We've come a long way since the days of burying food in the snow to keep it cold, or having ice delivered in horse-drawn carts just to make meat last a few extra days. Even the "iceboxes" of the late 19th and early 20th centuries are a far cry from the convenient, gadget-loaded, sleek-looking cooling units you'll find in most modern homes.
Refrigerators started to evolve from just a box to store ice and food to mechanical fridges with built-in cooling units around 1915. After that there was no stopping the trend: By 1920 there were more than 200 models on the market, and we haven't looked back since.
By the 1950s, the electric refrigerator was a common fixture in most home kitchens, over time changing in shape, features and even color (remember olive green?) to meet the tastes and trends of the day. Today's new hot fridge design is the French door refrigerator. Designed with two, side-by-side doors on top, and a pull-out freezer drawer on the bottom, the French door refrigerator combines some of the best features of previous popular refrigerator models. What's so great about it? Let's find out.
Do you hate bending down to find things in crisper drawers way at the bottom of the fridge? And do you sometimes forget what is in there because you can't easily see into it (resulting in some questionably "fuzzy" food)? Not with a French door refrigerator: The crisper drawer's high enough for you to reach in and see into it easily, so you don't have to bend over.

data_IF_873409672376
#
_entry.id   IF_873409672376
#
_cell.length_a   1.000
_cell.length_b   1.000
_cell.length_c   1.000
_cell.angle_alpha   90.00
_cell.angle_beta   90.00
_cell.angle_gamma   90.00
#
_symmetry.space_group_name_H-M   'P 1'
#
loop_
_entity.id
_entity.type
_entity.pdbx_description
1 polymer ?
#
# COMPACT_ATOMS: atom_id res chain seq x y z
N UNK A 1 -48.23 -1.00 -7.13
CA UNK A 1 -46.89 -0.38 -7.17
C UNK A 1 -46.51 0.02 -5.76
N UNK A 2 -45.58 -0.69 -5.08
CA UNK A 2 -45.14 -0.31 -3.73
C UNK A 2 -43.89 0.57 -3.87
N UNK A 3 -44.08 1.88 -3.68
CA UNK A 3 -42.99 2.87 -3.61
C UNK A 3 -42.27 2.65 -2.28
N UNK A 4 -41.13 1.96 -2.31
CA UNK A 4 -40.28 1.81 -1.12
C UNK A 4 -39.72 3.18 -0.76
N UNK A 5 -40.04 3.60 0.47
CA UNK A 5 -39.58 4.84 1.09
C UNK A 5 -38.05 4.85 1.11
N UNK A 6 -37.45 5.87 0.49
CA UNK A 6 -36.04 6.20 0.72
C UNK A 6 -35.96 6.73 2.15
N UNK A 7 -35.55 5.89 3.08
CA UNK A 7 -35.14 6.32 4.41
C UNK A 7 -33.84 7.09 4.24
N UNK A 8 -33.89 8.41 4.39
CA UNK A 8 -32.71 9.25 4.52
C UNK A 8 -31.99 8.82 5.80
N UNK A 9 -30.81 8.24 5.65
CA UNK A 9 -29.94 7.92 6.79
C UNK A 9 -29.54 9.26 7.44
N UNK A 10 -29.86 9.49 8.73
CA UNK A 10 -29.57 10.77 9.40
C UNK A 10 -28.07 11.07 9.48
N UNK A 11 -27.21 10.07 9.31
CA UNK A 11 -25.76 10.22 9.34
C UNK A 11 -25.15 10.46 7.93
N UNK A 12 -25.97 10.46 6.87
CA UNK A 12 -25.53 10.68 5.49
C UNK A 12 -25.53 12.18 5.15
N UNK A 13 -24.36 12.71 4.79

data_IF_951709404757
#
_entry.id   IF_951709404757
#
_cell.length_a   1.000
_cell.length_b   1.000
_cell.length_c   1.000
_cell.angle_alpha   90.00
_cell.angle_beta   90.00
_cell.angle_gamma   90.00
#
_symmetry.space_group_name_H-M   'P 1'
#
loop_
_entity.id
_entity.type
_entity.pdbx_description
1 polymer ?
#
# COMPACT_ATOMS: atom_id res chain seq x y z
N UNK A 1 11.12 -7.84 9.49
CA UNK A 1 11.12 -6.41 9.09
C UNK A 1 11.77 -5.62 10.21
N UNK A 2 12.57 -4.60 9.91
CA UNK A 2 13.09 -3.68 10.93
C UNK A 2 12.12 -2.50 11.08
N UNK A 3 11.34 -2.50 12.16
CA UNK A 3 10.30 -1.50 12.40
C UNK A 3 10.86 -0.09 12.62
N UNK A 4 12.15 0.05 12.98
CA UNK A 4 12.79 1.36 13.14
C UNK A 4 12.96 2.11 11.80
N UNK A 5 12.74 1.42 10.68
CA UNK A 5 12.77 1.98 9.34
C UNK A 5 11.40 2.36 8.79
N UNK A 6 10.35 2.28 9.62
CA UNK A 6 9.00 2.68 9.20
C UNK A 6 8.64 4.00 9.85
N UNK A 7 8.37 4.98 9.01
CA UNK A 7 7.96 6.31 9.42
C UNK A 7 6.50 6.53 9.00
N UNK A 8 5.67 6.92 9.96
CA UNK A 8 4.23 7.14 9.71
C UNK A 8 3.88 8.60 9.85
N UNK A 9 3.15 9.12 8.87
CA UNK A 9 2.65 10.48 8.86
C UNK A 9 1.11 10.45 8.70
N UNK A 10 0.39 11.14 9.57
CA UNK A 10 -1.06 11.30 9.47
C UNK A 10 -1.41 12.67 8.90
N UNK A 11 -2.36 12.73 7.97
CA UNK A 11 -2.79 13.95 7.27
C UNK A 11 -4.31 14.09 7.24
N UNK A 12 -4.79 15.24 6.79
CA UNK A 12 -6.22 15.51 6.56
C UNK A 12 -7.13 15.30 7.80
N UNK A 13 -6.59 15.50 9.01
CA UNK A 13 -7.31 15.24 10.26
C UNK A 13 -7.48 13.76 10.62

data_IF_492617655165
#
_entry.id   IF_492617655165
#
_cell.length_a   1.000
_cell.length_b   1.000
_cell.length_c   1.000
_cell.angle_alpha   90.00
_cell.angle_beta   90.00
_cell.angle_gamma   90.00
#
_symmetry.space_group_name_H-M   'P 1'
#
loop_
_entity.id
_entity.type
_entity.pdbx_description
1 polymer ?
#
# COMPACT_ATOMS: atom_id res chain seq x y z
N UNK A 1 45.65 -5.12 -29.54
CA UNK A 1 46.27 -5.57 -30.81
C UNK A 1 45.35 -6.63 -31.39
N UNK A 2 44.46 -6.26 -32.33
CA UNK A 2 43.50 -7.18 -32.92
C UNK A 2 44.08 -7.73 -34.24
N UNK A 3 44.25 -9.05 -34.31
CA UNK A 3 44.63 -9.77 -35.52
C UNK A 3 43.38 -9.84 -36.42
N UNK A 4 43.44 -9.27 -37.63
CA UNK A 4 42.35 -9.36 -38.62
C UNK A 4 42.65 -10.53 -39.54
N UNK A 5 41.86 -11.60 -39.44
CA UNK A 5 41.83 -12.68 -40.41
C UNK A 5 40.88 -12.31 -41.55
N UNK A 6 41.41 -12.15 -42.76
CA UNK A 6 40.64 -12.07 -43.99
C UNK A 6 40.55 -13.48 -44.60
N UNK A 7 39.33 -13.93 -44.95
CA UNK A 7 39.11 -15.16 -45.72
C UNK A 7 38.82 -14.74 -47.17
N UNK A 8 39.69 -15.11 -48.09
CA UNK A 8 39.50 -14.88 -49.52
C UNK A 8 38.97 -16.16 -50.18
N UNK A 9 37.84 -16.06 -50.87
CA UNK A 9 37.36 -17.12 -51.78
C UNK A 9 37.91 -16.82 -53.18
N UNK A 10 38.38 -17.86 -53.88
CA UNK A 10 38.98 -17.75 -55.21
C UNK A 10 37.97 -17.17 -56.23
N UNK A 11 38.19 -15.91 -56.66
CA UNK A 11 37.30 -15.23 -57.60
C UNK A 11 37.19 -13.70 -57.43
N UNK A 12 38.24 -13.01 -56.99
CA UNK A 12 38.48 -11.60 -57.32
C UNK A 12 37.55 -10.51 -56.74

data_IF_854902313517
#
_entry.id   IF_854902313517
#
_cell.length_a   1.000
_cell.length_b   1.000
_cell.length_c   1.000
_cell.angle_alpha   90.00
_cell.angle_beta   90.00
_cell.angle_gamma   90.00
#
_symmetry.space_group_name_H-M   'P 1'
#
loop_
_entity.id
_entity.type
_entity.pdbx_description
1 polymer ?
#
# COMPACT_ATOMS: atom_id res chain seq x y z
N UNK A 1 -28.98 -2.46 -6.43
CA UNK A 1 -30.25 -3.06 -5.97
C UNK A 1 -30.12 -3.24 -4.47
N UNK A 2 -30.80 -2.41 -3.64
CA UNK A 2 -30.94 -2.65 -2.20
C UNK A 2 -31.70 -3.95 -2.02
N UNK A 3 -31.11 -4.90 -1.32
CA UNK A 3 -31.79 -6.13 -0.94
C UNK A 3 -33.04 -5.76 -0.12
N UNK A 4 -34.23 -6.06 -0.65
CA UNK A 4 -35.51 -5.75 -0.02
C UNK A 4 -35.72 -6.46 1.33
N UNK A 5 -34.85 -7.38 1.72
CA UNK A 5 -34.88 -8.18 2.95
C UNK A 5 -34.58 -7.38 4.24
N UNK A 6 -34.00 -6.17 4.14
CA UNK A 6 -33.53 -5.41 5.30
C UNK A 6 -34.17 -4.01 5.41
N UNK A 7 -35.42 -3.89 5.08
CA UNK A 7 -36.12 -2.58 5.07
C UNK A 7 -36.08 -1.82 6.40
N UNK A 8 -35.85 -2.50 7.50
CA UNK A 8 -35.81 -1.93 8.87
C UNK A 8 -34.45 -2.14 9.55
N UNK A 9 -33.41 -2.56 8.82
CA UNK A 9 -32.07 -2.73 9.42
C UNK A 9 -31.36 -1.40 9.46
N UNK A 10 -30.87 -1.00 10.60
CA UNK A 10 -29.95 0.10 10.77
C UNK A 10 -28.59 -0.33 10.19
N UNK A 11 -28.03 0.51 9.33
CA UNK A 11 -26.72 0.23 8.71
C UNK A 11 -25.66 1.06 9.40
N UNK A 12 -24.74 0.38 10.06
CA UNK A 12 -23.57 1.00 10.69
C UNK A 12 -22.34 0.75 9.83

The crisper's not the only great feature. The design and layout of this fridge style is one of the most convenient. The refrigerator is on top, which puts frequently used items at a reachable height. And unlike traditional fridge-freezer combos, the freezer on this model is set up as a drawer on the bottom, keeping less frequently used frozen items out of the way. And if you think about it, it makes a lot of sense: Who needs the freezer at eye-level anyway?
Most French door fridges on the market have a single freezer drawer on the bottom so you can peer down from above, but some actually have multiple freezer drawers, which makes it easier to access everything. Some models even come with a middle drawer that you can adjust the temperature on to make it a fridge or a freezer, depending on your needs.
No, that's not an optical illusion -- it's just the extra walking space you'll get when you have a French door refrigerator gracing your kitchen. The double-door design uses one of the best features of a side-by-side model: narrow doors that don't swing as far into the kitchen as a full-width door, leaving more space in front to move about. That'll come in handy when your kitchen's crowded during a house-warming (or even a "come check out my new fridge" party). It's also great for small kitchens or kitchens with an island, because getting a snack won't block the traffic flow.
The best part is that even though the doors take up less room, you're not sacrificing any refrigeration space; it's still a full-sized fridge. And an added bonus of the double doors is that they're not as heavy as the single door (especially after you've loaded it up with milk cartons and bottles of soda).
We know, you're conscious of your environmental footprint, but you still want appliances that are gorgeous and functional. Well, you're in luck -- the French door fridge does have an energy-saving benefit, and it looks pretty darn good too.